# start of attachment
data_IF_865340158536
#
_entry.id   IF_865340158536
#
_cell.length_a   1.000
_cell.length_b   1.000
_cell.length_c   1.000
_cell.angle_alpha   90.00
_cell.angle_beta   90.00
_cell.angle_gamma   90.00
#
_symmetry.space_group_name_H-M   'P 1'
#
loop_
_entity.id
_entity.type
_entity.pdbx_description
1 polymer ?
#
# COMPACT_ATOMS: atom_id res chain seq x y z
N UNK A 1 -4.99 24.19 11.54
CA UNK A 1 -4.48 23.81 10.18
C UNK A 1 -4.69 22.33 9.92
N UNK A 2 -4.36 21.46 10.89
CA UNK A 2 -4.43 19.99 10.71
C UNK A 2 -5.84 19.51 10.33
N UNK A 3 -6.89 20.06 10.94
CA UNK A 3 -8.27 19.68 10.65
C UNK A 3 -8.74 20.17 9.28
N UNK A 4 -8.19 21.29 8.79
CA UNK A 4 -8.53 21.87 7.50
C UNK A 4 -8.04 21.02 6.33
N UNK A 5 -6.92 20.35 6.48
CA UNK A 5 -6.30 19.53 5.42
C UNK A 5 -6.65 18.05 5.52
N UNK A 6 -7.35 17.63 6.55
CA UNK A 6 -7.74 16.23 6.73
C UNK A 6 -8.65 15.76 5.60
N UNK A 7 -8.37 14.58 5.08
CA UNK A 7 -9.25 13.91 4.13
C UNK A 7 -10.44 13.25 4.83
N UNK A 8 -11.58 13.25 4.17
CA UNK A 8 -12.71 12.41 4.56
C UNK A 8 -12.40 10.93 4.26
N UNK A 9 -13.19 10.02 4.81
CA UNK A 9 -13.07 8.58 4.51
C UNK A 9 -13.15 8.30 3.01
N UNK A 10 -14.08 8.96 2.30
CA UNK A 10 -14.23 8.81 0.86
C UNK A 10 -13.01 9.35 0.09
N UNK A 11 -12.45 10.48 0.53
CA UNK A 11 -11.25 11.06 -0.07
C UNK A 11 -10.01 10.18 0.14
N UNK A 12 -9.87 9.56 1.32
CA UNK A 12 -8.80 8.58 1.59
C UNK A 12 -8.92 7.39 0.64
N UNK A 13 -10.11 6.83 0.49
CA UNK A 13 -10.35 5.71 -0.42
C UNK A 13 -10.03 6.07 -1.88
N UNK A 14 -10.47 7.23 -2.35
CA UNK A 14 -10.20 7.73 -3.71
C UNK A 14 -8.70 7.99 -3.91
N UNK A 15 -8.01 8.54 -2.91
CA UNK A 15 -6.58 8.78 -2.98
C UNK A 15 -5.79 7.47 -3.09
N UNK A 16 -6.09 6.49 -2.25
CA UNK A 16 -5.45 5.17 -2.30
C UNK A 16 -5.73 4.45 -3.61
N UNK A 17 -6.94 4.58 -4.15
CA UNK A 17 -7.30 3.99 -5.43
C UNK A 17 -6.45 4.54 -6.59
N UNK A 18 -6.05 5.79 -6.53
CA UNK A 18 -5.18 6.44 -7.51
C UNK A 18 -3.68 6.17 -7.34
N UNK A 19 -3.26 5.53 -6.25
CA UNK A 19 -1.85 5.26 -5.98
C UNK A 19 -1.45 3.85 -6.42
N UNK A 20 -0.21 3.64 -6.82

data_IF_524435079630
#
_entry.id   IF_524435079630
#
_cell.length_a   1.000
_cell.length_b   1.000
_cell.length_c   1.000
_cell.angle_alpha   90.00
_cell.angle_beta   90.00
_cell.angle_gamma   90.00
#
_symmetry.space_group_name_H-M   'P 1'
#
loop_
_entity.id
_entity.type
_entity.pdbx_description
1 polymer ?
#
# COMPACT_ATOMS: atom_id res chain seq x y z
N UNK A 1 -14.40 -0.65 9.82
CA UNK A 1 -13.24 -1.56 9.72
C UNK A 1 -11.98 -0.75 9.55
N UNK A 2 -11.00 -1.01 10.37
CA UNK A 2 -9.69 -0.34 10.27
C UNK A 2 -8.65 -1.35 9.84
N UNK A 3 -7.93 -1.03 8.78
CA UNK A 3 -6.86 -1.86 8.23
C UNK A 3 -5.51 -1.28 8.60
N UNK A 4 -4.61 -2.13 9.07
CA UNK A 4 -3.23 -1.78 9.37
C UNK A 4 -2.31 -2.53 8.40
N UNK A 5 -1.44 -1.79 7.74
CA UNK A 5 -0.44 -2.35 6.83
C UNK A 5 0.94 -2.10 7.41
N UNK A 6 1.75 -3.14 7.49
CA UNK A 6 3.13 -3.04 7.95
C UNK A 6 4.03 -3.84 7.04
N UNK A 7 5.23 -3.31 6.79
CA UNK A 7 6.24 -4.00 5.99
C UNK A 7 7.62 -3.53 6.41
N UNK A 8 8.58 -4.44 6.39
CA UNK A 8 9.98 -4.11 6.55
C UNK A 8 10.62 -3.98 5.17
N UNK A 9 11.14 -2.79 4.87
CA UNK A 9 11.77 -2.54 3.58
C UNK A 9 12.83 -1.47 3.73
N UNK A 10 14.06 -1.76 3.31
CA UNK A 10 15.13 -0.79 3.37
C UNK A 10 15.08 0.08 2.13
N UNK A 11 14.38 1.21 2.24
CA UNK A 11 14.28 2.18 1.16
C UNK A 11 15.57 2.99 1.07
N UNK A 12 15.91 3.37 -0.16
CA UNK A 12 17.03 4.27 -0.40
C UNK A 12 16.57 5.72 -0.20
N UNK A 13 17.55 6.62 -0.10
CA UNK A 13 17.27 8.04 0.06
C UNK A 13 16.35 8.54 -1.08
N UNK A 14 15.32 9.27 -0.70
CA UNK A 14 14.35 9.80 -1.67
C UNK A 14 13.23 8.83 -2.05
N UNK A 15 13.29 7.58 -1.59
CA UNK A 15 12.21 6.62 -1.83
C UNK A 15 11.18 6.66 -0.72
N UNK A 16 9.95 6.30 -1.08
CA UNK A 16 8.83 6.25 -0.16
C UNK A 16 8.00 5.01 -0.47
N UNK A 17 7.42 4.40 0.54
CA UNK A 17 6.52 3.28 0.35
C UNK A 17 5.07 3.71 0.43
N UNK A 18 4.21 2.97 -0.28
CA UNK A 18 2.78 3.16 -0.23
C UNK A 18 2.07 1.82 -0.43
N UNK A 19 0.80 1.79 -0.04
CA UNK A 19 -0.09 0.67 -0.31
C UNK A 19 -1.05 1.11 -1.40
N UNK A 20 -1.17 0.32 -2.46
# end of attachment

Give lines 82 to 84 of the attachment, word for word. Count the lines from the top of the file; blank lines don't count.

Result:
#
_cell.length_a   1.000
_cell.length_b   1.000